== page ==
Stream Of Passion – A War Of Our Own
Rating: 4.5 /5
After leaving Napalm Records last year due to creative differences, Dutch prog-symphonic metallers Stream Of Passion have opted to go unsigned and forge their own destiny. The band chose to involve their fans in this leap of faith, and financed their next album through an immensely successful Indiegogo campaign (nearly doubling their goal of €25,000). Donors and other fans alike can now savor the fruits of SoP’s labor of love: A War Of Our Own is without a doubt the band’s most consistent and – no pun intended – impassioned album of the band’s career.
A War Of Our Own shows Stream Of Passion continuing down the “symphonic metal” road less travelled. The band focuses on the metal elements first, then molds the string quartet around that foundation. Thus, the thick guitars, intricate piano-playing, challenging arrangements, and Marcela Bovio’s entrancing voice remain front and center. Marcela’s Mexican heritage appears once again through Latin music influences (which first surfaced in 2011’s Darker Days) and her multi-lingual lyrics (which have always been a part of SoP’s sound).
What sets A War Of Our Own apart from other Stream of Passion albums are its progressiveness, contrasts, and musical and lyrical heaviness. “Monster,” “Exile,” “Earthquake,” and “The Curse,” for starters, balance corrosive riffs and atypical time signatures with haunting melodies, quieter passages, and a wide variety of hooks. Other songs like “Don’t Let Go,” “Autophobia,” and the title track feature more traditional structures with those distinctive SoP elements. Lyrically, Marcela explores conflicts of all kinds: relationships, internal, and cultural, particularly current events in her native country. Her emotionally engaging writing style makes her a true storyteller and is accentuated by her moving vocals.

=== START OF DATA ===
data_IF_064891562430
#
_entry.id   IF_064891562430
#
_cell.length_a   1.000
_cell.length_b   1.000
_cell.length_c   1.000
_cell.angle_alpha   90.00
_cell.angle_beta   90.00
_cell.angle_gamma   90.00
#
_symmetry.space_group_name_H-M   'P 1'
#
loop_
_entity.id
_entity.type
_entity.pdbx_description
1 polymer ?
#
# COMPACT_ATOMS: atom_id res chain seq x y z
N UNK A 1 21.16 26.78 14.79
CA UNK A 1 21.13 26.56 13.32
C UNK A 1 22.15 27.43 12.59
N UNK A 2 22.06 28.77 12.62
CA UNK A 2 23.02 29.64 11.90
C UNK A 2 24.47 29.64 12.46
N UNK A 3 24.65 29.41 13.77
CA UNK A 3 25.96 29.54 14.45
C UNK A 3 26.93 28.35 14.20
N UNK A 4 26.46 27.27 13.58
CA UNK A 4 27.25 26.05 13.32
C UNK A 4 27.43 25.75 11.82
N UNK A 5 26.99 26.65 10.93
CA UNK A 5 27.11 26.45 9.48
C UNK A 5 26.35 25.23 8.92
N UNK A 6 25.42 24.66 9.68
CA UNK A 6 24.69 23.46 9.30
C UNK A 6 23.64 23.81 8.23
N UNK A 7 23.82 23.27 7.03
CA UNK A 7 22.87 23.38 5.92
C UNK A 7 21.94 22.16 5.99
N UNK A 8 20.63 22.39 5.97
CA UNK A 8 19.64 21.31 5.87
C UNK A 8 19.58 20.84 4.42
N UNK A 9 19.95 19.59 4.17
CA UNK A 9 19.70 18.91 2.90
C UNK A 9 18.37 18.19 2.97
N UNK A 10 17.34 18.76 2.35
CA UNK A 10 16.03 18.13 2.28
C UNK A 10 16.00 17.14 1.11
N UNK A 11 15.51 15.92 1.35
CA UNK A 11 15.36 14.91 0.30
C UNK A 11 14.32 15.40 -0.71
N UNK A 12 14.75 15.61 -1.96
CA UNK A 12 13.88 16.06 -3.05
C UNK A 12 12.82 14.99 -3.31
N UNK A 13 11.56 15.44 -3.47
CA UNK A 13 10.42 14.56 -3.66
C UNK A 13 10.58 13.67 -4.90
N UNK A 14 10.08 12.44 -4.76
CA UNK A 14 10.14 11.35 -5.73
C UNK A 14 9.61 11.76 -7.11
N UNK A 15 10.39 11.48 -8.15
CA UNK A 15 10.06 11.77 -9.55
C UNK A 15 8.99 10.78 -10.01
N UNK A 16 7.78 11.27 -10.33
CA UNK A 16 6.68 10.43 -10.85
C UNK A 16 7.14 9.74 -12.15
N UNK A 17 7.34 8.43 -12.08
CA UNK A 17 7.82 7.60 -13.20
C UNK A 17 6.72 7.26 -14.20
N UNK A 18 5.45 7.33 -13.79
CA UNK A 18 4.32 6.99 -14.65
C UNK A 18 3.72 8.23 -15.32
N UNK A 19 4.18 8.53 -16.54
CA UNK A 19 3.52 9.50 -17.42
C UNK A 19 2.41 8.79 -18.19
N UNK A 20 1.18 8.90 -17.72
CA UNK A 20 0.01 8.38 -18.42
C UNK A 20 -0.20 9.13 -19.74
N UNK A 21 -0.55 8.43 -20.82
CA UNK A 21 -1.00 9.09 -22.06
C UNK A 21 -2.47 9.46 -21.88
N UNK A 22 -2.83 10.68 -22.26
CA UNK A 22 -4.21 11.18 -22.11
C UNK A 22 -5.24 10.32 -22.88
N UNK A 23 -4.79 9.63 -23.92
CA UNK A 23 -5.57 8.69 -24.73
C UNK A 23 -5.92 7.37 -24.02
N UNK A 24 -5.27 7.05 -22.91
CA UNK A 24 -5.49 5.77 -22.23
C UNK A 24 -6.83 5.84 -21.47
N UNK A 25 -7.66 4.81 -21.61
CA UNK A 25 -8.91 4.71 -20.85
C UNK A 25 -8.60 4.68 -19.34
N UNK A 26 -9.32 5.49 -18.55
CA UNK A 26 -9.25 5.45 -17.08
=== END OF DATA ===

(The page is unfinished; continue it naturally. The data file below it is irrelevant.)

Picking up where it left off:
I really have no complaints about A War Of Our Own. A few tracks (“Secrets” and the bonus “The Distance Between Us”) don’t shine for me as brightly as others do, but this is the first Stream Of Passion album where I don’t skip any songs. I can listen to it all the way through because I either like or love each track. It took a while for me to decide on my favorite tracks, which only speaks more to the album’s overall strength.
A War Of Our Own is much more than Stream Of Passion’s “emancipation proclamation.” It’s a gorgeously bold statement of worldliness, identity, and defiance. The band has unleashed their creativity like never before and proved that their fans – the people who matter most to the band – care about their vision for their music. If you’re looking for the truest representation of Stream Of Passion’s sound or for female-fronted metal bands that focus more on emotion and songwriting with only a hint of symphonic bombast, you’d be muy loco to overlook this stunning War.
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Coming Soon: Expect my final CD review at Sonic Cathedral (for Die So Fluid’s The Opposites Of Light) and a new Recent Reads (book review of Lynn Kurland’s Dreamspinner) later this week!